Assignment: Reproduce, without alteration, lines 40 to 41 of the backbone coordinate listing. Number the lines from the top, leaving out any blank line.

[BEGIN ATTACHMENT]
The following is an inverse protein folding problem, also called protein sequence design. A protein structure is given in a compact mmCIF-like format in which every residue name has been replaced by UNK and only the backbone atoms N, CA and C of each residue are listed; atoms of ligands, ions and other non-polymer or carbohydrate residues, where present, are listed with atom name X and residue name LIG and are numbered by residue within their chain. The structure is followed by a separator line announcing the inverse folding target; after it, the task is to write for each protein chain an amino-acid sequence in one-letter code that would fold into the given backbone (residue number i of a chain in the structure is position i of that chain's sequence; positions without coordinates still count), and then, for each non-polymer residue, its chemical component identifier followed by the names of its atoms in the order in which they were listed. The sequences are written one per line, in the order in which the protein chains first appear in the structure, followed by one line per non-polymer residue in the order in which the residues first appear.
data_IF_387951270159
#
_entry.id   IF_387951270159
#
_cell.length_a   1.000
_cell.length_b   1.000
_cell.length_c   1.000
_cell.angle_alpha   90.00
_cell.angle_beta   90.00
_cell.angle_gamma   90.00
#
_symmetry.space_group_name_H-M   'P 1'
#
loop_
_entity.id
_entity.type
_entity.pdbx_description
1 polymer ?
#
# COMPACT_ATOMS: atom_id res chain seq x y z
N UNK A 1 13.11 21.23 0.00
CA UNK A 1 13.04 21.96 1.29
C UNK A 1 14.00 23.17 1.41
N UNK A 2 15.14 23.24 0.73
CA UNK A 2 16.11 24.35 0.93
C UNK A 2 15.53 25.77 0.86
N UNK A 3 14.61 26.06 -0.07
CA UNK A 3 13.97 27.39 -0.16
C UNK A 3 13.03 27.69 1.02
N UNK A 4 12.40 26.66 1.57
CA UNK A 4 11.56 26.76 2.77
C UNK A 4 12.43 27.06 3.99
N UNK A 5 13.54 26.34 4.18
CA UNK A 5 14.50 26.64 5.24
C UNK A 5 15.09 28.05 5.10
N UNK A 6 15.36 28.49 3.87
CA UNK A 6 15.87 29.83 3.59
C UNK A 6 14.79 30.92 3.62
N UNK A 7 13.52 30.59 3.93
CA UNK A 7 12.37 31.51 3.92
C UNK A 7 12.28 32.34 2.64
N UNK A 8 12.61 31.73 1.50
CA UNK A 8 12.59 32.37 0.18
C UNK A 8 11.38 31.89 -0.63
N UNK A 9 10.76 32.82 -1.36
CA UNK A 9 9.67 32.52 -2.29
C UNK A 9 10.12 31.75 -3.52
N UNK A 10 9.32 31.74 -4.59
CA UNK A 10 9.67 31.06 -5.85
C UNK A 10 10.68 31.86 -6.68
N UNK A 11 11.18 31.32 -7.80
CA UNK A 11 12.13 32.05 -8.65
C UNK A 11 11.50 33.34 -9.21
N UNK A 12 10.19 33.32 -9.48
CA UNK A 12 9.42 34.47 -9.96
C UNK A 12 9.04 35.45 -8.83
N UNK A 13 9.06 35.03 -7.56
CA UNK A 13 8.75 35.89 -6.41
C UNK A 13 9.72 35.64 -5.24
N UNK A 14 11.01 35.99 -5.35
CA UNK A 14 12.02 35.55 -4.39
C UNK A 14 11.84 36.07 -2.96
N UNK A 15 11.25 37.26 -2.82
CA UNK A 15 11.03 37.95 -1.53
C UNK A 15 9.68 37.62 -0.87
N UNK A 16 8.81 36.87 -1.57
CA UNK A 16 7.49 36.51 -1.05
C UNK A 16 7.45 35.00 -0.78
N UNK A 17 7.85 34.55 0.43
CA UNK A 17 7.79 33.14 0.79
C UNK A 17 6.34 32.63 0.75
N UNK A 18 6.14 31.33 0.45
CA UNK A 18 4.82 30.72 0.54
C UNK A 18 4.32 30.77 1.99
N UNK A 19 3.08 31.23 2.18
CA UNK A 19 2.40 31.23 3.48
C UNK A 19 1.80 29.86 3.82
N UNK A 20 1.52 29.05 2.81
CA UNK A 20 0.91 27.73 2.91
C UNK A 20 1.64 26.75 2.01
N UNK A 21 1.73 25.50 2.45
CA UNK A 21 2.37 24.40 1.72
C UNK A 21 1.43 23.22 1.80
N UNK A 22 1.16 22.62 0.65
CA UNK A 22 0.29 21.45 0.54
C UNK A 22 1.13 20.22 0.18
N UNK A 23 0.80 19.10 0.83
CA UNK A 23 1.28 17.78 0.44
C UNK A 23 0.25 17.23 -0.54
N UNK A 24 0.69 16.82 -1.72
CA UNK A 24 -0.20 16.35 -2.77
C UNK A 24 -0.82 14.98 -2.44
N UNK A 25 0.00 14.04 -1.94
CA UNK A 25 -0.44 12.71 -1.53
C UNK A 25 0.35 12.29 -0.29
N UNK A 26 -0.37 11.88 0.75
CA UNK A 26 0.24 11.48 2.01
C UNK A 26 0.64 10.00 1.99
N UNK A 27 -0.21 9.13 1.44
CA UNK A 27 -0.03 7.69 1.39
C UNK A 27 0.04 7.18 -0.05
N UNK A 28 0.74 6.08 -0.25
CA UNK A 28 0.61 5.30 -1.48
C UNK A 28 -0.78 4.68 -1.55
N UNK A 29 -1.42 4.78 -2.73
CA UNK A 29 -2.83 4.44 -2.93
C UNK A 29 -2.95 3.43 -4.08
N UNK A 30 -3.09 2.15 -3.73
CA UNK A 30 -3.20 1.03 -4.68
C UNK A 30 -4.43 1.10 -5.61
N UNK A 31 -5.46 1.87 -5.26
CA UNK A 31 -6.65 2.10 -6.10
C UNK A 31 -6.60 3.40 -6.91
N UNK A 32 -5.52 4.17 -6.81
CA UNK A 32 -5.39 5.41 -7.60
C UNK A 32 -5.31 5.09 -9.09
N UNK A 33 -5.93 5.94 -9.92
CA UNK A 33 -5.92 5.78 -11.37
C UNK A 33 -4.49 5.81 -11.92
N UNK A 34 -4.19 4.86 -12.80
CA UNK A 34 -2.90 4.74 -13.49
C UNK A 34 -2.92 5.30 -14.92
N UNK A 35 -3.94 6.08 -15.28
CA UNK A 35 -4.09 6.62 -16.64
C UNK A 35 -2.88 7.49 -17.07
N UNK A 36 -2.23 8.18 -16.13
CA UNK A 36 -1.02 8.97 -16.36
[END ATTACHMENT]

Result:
N UNK A 7 13.52 30.59 3.93
CA UNK A 7 12.37 31.51 3.92